Do you remember those “Choose Your Own Adventure” books? To be honest, I didn’t get into them. Was it a boy thing?

Tripe cover pic

Stewed Tripe and Daikon is a rustic, home-style dish. To me, it’s a comfort food: warm and soft, chunks of umami. It’s served at every dim sum restaurant I’ve ever been to, but it’s not at all a precise recipe, unlike most dim sum. It is a forgiving recipe that gives everyone lots of choices. As my mom taught me how to make this dish, she kept saying, you could do this or that, this or that… It happened so much along the way, it felt like a choose your own adventure, and this is one I got in to.

piece of tripe 2

Adventure 1: First, are you down for eating beef tripe? I hope you are. Don’t shy away just because it’s from a cow’s stomach. It’s delicious and acts like sponge and soaks up flavors.

Adventure 2: The size and shape that you cut the tripe and daikon is flexible. Some like square pieces, some circles, and some triangles. Have fun with it. We did the tripe in rectangles (just remember that they shrink during the stewing) and the daikon in rough triangles.

cut up daikon 2

Adventure 3: We have suggested cooking times for the tripe. Cook it less if you want it to be chewier. Cook it longer if you want it to be softer. Everyone has different preferences here. We left it somewhere in the middle.

Adventure 4: The daikon needs at least 10 minutes of cooking to be soft enough, but if you want it to be softer, or you want the flavors to soak in deeper, add them earlier on in the process.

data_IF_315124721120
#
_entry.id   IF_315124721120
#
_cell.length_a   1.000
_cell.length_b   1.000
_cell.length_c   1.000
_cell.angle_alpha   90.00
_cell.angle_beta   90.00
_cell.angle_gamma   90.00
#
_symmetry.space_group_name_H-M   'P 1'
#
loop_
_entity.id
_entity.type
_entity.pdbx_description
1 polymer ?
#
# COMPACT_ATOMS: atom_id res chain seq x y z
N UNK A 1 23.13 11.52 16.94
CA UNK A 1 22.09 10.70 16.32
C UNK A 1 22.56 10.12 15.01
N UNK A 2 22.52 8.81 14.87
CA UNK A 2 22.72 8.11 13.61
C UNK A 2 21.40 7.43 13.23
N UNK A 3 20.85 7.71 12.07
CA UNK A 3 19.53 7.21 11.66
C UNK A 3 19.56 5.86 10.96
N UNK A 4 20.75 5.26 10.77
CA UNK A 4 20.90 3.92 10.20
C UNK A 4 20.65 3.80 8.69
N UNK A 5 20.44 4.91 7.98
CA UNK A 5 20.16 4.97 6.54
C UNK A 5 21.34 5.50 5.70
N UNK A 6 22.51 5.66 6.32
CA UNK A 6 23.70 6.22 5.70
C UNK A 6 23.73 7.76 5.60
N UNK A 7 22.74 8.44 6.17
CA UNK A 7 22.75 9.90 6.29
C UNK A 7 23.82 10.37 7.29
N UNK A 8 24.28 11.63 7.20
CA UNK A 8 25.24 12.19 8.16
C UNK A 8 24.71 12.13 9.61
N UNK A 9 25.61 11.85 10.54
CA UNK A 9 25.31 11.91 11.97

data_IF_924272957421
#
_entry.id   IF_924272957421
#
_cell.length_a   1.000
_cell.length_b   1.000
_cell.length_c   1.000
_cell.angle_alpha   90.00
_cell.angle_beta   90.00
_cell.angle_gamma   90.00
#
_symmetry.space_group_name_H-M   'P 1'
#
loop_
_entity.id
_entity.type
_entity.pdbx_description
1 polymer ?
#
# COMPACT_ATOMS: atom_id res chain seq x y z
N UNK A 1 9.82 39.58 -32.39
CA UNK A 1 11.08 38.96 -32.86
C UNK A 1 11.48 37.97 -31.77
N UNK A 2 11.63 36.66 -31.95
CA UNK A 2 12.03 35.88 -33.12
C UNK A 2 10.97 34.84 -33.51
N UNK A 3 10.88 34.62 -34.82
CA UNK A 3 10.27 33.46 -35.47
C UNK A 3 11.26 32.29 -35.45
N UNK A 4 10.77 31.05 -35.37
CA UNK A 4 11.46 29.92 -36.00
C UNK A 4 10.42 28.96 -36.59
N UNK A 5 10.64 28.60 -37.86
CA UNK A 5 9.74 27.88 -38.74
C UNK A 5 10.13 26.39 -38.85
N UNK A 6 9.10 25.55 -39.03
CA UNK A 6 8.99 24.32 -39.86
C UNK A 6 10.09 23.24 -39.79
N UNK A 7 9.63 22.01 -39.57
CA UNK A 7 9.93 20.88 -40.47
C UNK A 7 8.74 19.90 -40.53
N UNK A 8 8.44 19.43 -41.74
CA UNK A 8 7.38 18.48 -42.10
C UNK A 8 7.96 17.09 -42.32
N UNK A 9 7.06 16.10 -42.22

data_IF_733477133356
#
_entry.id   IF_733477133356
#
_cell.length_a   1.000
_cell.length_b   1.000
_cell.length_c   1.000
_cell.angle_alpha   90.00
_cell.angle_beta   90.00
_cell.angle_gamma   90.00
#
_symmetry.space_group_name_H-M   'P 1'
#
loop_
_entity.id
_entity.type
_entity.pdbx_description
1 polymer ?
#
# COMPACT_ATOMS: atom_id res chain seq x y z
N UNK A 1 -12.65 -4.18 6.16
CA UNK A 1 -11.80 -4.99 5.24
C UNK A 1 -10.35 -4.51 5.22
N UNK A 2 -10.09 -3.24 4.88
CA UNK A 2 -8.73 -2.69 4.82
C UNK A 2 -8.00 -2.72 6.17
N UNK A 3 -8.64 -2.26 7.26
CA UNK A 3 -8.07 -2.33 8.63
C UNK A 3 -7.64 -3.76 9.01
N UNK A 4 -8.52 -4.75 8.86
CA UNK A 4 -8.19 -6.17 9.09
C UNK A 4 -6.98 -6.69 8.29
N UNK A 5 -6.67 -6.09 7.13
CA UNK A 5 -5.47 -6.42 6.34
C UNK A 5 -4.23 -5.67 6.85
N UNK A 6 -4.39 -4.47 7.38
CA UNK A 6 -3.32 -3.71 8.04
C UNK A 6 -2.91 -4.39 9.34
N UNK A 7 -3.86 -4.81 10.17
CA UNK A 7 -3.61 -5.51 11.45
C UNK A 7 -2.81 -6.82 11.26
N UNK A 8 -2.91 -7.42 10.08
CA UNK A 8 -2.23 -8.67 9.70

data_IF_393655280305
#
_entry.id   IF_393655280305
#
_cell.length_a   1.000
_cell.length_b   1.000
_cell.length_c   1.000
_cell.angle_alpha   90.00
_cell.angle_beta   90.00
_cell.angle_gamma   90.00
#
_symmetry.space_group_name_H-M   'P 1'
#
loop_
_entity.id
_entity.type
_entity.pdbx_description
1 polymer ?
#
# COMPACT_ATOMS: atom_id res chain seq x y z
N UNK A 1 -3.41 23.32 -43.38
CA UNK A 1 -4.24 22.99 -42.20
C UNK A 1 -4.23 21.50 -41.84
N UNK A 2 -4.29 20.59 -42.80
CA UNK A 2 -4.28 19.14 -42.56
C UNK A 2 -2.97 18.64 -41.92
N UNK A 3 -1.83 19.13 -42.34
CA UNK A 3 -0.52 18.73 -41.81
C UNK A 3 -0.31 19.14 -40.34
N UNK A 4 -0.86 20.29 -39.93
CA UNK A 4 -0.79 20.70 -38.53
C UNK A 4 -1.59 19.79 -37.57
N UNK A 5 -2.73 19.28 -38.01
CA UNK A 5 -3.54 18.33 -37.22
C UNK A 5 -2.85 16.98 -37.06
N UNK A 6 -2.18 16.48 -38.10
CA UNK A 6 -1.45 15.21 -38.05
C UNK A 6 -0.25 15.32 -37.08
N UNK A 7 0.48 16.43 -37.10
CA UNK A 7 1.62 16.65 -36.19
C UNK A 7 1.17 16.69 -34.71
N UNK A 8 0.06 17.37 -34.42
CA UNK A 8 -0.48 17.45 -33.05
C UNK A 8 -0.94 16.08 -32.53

Adventure 5: The amount of sugar and salt can also be tweaked. Some like it sweeter. My mother and I don’t like savory foods to be too sweet. The salt level should be adjusted depending on if you’re eating it alone or over rice.

Ingredient Note: This recipe calls for a Chinese spice pouch, which is sold in most Chinese markets. It looks a little like a tea bag (see picture at step 3, below), but instead, it is filled with star anise, cinnamon, and a few other spices that my mom does not know the English name of. (BTW, if you’re reading the bag, it’s missing stuff for sure.) Many of the spices may not be ones you’ll use very often, so it makes sense to buy these spice pouches, made for stewing. In Chinese, we call them Loo Bau.

stew spice bag 2

After seeing how easy it is to make this dish, I may never order it again. At restaurants, the price you pay for that one order is about how much it costs to make a whole pot.  This is an -adventure you don’t want to pass up.

Stewed Tripe and Daikon 7

Stewed Tripe and Daikon
~8 appetizer size servings

  • 2 1/4 lb beef honeycomb tripe, cut into 4 pieces
  • 1 (o.44 oz) Chinese spice pouch (see pictures and explanation above)
  • 6 tablespoons soy sauce
  • 3 pieces of ginger (each size of a quarter but 1/2″ thick), smashed
  • 1 teaspoon sugar
  • 1 lb peeled daikon chunks
  • kosher salt to taste

Instructions –

1. Bring a large pot of lightly salted water to a boil. Add tripe and bring back to a boil. Allow to boil for 3 minutes, covered. Drain and rinse the tripe with a cold water until you can handle it.

2. Cut the tripe into roughly 2″ x 1.5″ pieces. Return to the dry pot. Add 1 cup water, spice pouch, soy sauce, ginger, and sugar. Cover and bring to a boil.

cut up tripe 2

3. Boil for 20 minutes, covered, stirring occasionally.

Stewing Tripe and Daikon 2

4. Stir in daikon and boil, covered, for another 10 minutes. Adjust salt to taste. Serve.

add daikon

Storage and Re-Heating:

Store in an airtight container in the fridge for up to one week. Reheat on the stove top or in the microwave.

Stewed Tripe and Daikon 2

posted by jessica at 06:49 PM Filed under Chinese, Recipes. You can follow any responses to this entry through the RSS 2.0 feed. Both comments and pings are currently closed.